This bronze sculpture of a praying figure was made in ancient Mesopotamia. Resembling gallery object number RP.004, it is somewhat larger, with a more monolithic presence. The body of the piece is block-like, with an angular base, square shoulders and an inclined lap which is decorated with a band of geometric designs. The hands are gathered together on the lap, holding an as-yet unidentified object between them. The head is tall and austere, with well-marked brows and a long nose, framing empty eyes. The whole has an irregular patina with clear evidence of age.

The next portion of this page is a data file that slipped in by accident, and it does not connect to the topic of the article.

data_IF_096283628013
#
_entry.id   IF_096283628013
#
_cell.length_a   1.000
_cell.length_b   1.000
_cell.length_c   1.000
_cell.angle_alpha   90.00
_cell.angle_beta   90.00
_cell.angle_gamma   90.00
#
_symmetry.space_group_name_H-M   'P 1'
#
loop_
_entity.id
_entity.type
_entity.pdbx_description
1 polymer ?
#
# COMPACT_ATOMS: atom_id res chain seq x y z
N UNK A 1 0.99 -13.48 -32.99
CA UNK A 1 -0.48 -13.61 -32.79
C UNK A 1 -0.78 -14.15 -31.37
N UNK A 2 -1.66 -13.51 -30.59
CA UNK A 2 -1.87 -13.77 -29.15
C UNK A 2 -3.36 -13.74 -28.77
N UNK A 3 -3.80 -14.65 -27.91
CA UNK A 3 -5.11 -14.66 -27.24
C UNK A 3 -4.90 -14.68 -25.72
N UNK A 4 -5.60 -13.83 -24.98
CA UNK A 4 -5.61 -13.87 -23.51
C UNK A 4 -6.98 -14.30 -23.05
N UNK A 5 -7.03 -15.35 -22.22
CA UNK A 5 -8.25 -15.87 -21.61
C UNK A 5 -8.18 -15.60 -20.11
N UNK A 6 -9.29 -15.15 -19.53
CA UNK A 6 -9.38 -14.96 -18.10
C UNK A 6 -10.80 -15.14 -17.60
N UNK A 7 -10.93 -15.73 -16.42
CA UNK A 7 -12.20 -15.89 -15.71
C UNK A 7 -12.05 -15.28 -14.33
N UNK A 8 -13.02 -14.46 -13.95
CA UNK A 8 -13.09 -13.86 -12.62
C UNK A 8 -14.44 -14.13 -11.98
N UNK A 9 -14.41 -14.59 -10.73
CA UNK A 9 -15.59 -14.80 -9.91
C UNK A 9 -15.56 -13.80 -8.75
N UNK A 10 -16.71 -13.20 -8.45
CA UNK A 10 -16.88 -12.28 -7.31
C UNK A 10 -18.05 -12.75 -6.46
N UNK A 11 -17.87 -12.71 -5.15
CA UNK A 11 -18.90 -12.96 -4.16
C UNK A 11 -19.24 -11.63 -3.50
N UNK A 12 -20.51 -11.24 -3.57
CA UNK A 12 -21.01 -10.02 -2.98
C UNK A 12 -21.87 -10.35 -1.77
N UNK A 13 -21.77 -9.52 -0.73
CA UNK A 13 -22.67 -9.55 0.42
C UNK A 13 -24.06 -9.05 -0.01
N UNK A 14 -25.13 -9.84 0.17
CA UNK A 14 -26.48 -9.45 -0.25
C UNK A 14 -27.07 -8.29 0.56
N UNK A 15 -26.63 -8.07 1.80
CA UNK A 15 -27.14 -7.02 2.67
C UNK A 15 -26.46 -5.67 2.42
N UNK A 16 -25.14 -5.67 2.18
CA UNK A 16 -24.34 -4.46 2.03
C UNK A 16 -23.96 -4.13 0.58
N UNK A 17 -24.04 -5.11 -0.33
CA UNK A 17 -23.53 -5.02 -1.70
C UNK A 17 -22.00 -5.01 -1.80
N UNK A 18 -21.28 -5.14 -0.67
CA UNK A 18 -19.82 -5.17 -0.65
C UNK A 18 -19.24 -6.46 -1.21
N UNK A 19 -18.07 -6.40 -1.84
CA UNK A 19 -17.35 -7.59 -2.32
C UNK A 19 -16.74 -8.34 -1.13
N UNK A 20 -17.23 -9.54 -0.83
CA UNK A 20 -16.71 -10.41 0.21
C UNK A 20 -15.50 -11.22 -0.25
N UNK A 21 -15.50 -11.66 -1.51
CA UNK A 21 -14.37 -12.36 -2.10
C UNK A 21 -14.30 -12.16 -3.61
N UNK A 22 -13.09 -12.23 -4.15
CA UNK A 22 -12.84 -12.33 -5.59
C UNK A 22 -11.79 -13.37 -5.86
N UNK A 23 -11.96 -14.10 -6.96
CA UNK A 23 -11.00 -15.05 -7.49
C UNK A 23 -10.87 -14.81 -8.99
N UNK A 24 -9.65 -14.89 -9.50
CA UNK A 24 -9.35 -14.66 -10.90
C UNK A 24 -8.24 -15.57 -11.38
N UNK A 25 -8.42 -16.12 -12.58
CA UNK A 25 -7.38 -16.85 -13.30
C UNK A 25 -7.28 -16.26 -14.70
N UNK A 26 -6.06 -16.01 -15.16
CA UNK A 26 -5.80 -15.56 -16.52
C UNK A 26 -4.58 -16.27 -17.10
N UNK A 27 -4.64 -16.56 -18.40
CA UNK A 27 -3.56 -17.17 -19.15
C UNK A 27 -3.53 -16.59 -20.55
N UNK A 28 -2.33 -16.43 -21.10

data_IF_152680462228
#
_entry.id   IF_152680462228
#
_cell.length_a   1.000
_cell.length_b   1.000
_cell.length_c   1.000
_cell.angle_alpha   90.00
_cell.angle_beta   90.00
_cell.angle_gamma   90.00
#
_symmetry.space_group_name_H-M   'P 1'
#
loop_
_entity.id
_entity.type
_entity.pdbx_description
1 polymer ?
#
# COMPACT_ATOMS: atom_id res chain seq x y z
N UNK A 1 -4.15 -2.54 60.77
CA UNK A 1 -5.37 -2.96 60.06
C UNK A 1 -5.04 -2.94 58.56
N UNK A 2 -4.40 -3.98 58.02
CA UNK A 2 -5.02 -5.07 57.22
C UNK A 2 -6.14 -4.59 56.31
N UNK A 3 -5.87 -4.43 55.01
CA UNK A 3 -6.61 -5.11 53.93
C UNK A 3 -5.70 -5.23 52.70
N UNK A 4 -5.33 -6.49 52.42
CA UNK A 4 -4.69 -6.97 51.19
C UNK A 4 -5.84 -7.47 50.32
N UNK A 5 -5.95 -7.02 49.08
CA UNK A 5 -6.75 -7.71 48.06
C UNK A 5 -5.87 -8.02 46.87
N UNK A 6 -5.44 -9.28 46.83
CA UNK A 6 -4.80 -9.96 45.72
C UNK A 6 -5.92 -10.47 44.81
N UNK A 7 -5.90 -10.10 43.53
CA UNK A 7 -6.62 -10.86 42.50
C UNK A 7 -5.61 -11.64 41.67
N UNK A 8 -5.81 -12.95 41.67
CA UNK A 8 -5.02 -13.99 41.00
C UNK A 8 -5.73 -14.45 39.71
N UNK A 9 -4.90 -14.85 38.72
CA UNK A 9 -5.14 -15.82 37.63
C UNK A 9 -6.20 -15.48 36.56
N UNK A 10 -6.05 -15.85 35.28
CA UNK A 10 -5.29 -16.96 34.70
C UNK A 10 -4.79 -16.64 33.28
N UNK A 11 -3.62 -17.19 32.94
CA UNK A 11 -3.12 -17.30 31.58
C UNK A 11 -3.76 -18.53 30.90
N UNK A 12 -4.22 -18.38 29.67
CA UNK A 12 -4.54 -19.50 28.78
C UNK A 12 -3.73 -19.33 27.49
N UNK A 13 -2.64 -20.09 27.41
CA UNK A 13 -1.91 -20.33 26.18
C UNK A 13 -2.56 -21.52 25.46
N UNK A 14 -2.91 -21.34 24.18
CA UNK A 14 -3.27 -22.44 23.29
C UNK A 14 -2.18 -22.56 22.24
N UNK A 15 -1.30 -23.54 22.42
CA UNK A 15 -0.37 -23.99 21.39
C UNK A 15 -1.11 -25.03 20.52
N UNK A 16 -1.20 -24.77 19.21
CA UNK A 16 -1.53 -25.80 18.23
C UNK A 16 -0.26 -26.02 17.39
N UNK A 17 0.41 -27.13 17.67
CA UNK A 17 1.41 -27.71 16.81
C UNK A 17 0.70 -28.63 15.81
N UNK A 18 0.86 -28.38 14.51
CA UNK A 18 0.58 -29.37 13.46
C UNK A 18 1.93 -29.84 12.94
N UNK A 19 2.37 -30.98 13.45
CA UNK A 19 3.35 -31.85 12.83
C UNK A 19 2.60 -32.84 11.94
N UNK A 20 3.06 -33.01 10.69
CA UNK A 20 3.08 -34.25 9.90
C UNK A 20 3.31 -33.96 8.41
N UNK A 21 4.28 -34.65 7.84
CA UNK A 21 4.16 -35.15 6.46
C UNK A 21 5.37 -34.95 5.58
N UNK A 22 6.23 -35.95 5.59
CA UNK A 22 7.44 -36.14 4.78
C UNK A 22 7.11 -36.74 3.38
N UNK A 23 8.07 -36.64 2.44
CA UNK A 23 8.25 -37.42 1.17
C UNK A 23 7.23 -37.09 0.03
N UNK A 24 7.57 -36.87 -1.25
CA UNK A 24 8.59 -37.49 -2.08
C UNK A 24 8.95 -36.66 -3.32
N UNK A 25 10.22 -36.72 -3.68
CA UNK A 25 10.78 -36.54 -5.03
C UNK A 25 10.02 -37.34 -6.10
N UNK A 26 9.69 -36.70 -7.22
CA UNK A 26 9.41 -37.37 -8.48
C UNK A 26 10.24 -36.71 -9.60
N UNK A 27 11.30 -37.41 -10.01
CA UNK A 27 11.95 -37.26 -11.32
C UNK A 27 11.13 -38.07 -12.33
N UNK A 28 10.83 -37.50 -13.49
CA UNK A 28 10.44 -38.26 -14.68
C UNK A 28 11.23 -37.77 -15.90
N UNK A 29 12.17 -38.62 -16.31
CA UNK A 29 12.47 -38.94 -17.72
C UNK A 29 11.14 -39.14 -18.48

Pieces such as this were made all over the area currently covered by Iraq, Iran and other Central Asian countries. Mesopotamia is also the birthplace of much that we currently recognise to be complex society, urbanisation and civilisation. Most areas were controlled by palace-temples that governed religious and social convention, with a resident aristocracy and various priests etc. These estates gathered taxation and ensured the economic and spiritual health of the serfs and freemen who worked for them. Pieces such as this were used to commemorate important members of the priestly class, and were treated as altar figures or personal talismanic items. This is a powerful piece of ancient sculpture.